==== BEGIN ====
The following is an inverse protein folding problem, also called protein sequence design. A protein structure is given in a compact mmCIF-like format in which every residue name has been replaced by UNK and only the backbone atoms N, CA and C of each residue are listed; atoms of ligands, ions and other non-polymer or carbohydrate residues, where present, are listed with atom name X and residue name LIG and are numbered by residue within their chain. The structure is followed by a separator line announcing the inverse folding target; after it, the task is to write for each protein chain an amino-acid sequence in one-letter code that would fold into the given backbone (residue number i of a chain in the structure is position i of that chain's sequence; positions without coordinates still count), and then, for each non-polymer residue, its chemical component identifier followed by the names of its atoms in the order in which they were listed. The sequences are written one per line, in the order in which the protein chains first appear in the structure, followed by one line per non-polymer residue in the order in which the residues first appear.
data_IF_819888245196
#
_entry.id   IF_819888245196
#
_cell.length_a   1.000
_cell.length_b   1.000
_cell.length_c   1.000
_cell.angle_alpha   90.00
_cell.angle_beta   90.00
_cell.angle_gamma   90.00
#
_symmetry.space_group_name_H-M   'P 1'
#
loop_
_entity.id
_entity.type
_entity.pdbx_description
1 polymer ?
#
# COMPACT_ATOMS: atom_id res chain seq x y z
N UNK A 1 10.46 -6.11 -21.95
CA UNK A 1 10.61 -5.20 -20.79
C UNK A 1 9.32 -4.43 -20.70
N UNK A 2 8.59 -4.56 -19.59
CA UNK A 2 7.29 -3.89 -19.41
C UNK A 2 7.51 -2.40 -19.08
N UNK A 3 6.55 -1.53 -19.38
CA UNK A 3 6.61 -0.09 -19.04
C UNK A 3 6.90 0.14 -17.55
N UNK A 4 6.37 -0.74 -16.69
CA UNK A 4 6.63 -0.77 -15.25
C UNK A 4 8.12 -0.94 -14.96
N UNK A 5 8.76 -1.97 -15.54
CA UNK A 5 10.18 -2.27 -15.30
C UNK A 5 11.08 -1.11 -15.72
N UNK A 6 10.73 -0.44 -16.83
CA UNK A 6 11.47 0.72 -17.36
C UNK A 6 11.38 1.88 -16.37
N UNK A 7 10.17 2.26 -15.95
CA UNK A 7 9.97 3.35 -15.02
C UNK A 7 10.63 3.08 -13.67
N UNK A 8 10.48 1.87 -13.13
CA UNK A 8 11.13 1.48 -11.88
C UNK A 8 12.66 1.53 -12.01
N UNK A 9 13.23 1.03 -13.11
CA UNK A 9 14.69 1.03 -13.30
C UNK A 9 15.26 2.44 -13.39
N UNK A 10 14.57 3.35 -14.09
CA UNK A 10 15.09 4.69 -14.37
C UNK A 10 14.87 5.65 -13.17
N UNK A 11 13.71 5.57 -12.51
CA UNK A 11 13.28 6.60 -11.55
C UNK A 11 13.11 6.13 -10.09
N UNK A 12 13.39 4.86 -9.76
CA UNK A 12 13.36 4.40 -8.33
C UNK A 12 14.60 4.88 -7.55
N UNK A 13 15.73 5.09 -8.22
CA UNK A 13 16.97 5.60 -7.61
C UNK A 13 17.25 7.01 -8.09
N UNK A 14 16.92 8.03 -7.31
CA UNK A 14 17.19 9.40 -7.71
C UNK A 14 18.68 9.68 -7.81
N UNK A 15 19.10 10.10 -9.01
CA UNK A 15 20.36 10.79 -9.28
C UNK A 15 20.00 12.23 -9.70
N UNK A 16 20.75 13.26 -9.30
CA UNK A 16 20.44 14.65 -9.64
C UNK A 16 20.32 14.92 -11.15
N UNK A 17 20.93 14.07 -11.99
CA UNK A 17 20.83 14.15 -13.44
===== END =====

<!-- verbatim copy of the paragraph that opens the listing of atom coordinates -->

The following is an inverse protein folding problem, also called protein sequence design. A protein structure is given in a compact mmCIF-like format in which every residue name has been replaced by UNK and only the backbone atoms N, CA and C of each residue are listed; atoms of ligands, ions and other non-polymer or carbohydrate residues, where present, are listed with atom name X and residue name LIG and are numbered by residue within their chain. The structure is followed by a separator line announcing the inverse folding target; after it, the task is to write for each protein chain an amino-acid sequence in one-letter code that would fold into the given backbone (residue number i of a chain in the structure is position i of that chain's sequence; positions without coordinates still count), and then, for each non-polymer residue, its chemical component identifier followed by the names of its atoms in the order in which they were listed. The sequences are written one per line, in the order in which the protein chains first appear in the structure, followed by one line per non-polymer residue in the order in which the residues first appear.